Saturday, March 29, 2008

The Importance Of Fiber In Your Diet

Did you know that getting enough fiber in your diet could help prevent many of the most common health problems? Illnesses such as Colon cancer, heart disease, high cholesterol, breast cancer, constipation, hemorrhoids, and strokes can all be prevented with the aide of fiber.

But unfortunately, many of us don't get in enough fiber, causing numerous health conditions as listed above. White flour and other refined foods increase the onset of such serious conditions as cancer and heart disease. In countries where people eat natural foods and avoid refined carbohydrates and foods, these conditions appear at a much smaller rate. Researchers and doctors alike have concluded that fiber is one substance we should not live without.

What is fiber?

There are actually two types of fiber. Let's discuss the different types:

Soluble fiber: The type forms a gel-like coating in the intestines. Soluble fiber traps cholesterol before it gets into the bloodstream, lowering the risk of stroke and heart disease. You can find soluble fiber in: some fruits, legumes, and oats.

Insoluble fiber: This type of fiber soaks up water as it goes through the intestines, helping to prevent constipation and hemorrhoids. Insoluble fiber also binds to estrogen found in the intestines, in turn allowing less of the hormone to enter the bloodstream. Some researchers have found that this can help to lower the risk of breast cancer.

How can I get enough fiber into my diet?

You don't need to measure and worry about getting in enough fiber each day. It is actually quite easy! First, you want to make sure you get in about 25 to 30 grams of fiber a day. And do not worry about making sure you get in both types of fiber. By simply eating a lot of fruits, loading up on your veggies, beans, and whole grains, you will quite assuredly be getting in enough of both soluble and insoluble fiber.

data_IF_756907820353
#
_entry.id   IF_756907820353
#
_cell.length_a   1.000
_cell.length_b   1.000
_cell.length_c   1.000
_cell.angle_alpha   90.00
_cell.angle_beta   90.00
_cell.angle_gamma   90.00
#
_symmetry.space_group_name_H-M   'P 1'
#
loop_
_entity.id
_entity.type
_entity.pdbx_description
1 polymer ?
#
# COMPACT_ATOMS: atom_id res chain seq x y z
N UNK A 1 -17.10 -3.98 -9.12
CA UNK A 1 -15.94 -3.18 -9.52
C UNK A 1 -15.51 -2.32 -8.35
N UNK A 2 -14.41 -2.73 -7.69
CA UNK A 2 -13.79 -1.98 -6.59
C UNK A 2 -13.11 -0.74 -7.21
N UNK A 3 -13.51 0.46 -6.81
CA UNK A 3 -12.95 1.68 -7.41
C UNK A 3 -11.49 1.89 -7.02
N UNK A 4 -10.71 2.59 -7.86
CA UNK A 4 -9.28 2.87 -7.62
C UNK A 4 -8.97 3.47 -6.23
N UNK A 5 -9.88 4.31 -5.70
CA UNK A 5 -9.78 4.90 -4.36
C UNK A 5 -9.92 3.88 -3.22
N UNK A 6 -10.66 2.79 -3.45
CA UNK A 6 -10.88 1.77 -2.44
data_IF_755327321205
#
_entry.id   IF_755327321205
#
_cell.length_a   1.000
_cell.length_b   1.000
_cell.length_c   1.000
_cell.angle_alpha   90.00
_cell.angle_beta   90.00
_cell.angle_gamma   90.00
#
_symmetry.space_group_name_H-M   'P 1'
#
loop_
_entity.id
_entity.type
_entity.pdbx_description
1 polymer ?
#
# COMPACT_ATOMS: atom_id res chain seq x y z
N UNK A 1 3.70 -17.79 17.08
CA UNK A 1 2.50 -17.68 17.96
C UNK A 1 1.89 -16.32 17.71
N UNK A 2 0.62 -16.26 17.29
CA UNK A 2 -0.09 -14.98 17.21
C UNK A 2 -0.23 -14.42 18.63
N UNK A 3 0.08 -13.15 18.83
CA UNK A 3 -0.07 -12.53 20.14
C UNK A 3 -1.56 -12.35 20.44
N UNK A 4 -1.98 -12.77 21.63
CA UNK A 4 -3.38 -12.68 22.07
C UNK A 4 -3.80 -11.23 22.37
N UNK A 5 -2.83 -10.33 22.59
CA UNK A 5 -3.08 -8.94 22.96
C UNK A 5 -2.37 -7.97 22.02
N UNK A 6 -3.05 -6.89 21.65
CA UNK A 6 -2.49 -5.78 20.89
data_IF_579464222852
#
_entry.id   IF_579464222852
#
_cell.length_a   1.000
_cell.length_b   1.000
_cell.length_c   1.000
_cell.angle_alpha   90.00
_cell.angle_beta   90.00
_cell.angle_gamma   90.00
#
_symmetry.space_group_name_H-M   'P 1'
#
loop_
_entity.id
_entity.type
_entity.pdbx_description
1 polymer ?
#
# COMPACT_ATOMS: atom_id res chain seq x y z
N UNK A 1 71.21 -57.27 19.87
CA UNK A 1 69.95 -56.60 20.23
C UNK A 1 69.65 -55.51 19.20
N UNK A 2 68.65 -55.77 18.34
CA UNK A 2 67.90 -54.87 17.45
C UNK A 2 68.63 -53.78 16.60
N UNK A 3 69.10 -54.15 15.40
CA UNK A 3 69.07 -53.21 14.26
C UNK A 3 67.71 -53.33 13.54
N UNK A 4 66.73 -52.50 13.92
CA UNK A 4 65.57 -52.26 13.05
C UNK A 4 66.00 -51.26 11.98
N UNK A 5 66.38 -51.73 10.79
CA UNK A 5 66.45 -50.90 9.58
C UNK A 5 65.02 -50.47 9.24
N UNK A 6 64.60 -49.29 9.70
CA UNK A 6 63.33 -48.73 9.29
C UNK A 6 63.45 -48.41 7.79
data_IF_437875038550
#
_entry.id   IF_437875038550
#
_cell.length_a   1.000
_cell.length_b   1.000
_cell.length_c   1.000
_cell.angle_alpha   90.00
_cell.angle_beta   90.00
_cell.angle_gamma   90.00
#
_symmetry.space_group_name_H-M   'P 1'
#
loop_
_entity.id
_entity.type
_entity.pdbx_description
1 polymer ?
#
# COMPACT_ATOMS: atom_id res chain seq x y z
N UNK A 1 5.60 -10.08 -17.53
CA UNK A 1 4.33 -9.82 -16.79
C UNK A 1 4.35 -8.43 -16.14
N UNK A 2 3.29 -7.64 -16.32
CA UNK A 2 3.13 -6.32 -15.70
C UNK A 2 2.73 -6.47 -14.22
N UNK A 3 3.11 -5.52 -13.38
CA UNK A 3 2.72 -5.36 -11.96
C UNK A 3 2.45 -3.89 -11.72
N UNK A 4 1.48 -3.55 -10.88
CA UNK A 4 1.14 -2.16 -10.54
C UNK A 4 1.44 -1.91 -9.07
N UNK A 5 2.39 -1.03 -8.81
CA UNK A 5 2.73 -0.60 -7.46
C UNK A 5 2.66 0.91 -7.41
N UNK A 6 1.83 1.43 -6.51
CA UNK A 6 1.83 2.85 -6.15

Need some suggestions on maximizing your fiber intake?

Choose whole grains: Whole grains have twice as much fiber as breads made with white and refined fiber. Just because something says "wheat", do not assume it is. The label must read "whole wheat" or better yet, "whole grain" to have adequate fiber.

Eat your stems: How many of us throw the stems away on broccoli and asparagus? I know I have often been guilty of this. But know that these stems contain the most fiber and are really quite good for you! To make them easier to eat, try cutting them into smaller, bite-sized pieces before you cook them.

Eat the peel: It is amazing how much fiber is contained in the peel of fruits and vegetables. When you throw away the peel, you also throw out beneficial nutrition and fiber. Eat apples, potatoes, and carrots with the peel on for extra fiber.

Eat your beans: Beans are one of the best sources of fiber. Just a half-cup of black beans contains 25 percent of the recommended daily amount of fiber. And, they taste great!

Eat your cereal: Many cereals contain a lot of fiber. Sprinkle some wheat germ on your cereal, and you get an extra boost of fiber!

Getting in your fiber is important and really quite easy. As you begin to increase your fiber, please be aware that it is normal to experience an increase in intestinal gas as you begin. To avoid this, start adding fiber slowly, increasing your intake just a bit every couple of days until you are able to load up with no discomfort.

Fiber is a healthy and important addition to your diet, and your body will thank you for it!

Author Resource: Colleen is a health and fitness enthusiast who loves to pass on the latest information on health and wellness. Sign up for your free e-newsletter filled with cutting-edge information on health, nutrition, weight loss, and fitness. For your free e-newsletter, visit

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